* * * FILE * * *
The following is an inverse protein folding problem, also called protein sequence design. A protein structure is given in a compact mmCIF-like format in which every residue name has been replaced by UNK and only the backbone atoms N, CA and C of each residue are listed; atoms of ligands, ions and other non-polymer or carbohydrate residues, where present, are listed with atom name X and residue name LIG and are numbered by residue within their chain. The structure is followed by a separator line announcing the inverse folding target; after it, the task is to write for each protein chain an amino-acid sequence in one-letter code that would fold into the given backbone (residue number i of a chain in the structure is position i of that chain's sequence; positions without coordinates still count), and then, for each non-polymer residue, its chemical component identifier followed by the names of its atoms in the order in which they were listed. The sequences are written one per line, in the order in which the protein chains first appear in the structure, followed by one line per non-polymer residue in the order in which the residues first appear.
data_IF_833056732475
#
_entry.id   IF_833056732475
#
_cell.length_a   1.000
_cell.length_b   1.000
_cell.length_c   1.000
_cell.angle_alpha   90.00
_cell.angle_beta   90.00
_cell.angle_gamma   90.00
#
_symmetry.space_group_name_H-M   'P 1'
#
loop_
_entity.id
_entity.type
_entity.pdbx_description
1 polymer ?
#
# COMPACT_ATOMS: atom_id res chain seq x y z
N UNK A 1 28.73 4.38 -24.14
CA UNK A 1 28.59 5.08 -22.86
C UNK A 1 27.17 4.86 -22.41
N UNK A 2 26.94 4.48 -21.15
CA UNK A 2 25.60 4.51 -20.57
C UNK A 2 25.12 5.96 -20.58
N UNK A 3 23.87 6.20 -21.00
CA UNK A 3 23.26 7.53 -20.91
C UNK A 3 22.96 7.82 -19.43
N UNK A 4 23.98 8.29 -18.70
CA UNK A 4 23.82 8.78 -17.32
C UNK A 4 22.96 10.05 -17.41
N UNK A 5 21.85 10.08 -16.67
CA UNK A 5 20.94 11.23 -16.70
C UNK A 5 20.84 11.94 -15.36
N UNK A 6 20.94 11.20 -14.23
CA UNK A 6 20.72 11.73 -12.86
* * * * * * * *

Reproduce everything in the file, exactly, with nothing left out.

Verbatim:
The following is an inverse protein folding problem, also called protein sequence design. A protein structure is given in a compact mmCIF-like format in which every residue name has been replaced by UNK and only the backbone atoms N, CA and C of each residue are listed; atoms of ligands, ions and other non-polymer or carbohydrate residues, where present, are listed with atom name X and residue name LIG and are numbered by residue within their chain. The structure is followed by a separator line announcing the inverse folding target; after it, the task is to write for each protein chain an amino-acid sequence in one-letter code that would fold into the given backbone (residue number i of a chain in the structure is position i of that chain's sequence; positions without coordinates still count), and then, for each non-polymer residue, its chemical component identifier followed by the names of its atoms in the order in which they were listed. The sequences are written one per line, in the order in which the protein chains first appear in the structure, followed by one line per non-polymer residue in the order in which the residues first appear.
data_IF_833056732475
#
_entry.id   IF_833056732475
#
_cell.length_a   1.000
_cell.length_b   1.000
_cell.length_c   1.000
_cell.angle_alpha   90.00
_cell.angle_beta   90.00
_cell.angle_gamma   90.00
#
_symmetry.space_group_name_H-M   'P 1'
#
loop_
_entity.id
_entity.type
_entity.pdbx_description
1 polymer ?
#
# COMPACT_ATOMS: atom_id res chain seq x y z
N UNK A 1 28.73 4.38 -24.14
CA UNK A 1 28.59 5.08 -22.86
C UNK A 1 27.17 4.86 -22.41
N UNK A 2 26.94 4.48 -21.15
CA UNK A 2 25.60 4.51 -20.57
C UNK A 2 25.12 5.96 -20.58
N UNK A 3 23.87 6.20 -21.00
CA UNK A 3 23.26 7.53 -20.91
C UNK A 3 22.96 7.82 -19.43
N UNK A 4 23.98 8.29 -18.70
CA UNK A 4 23.82 8.78 -17.32
C UNK A 4 22.96 10.05 -17.41
N UNK A 5 21.85 10.08 -16.67
CA UNK A 5 20.94 11.23 -16.70
C UNK A 5 20.84 11.94 -15.36
N UNK A 6 20.94 11.20 -14.23
CA UNK A 6 20.72 11.73 -12.86